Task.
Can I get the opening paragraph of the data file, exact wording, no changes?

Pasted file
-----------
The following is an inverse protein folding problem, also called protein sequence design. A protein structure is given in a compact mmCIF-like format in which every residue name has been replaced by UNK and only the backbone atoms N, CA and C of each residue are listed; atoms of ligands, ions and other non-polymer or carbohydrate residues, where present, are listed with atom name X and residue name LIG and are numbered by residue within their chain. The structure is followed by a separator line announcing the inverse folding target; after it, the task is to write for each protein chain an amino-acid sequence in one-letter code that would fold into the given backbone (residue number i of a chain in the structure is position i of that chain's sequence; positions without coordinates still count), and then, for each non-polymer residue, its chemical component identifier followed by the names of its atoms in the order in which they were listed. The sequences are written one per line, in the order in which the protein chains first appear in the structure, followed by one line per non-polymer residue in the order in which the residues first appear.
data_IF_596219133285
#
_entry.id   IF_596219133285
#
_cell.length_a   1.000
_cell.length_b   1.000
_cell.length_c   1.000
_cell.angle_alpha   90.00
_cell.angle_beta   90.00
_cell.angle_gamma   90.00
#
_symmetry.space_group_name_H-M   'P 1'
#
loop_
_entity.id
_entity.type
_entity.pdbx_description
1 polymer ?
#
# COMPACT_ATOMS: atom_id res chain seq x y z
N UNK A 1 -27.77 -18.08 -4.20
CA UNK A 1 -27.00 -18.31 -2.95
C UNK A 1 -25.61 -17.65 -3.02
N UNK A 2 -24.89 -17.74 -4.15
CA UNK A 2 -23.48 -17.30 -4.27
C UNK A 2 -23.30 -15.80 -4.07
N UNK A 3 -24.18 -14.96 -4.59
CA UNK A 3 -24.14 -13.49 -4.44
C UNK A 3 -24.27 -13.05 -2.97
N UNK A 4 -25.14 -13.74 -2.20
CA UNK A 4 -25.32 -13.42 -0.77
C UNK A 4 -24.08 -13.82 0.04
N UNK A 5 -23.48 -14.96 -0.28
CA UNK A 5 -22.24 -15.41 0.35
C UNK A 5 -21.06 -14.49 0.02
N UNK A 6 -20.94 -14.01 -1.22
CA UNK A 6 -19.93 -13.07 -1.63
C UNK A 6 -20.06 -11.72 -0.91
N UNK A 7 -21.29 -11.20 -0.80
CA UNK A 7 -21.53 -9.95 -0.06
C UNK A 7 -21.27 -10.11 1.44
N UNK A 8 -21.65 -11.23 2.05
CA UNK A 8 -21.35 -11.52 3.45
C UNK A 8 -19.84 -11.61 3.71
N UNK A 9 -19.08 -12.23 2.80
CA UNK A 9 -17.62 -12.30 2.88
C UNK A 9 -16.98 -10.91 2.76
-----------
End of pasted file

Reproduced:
The following is an inverse protein folding problem, also called protein sequence design. A protein structure is given in a compact mmCIF-like format in which every residue name has been replaced by UNK and only the backbone atoms N, CA and C of each residue are listed; atoms of ligands, ions and other non-polymer or carbohydrate residues, where present, are listed with atom name X and residue name LIG and are numbered by residue within their chain. The structure is followed by a separator line announcing the inverse folding target; after it, the task is to write for each protein chain an amino-acid sequence in one-letter code that would fold into the given backbone (residue number i of a chain in the structure is position i of that chain's sequence; positions without coordinates still count), and then, for each non-polymer residue, its chemical component identifier followed by the names of its atoms in the order in which they were listed. The sequences are written one per line, in the order in which the protein chains first appear in the structure, followed by one line per non-polymer residue in the order in which the residues first appear.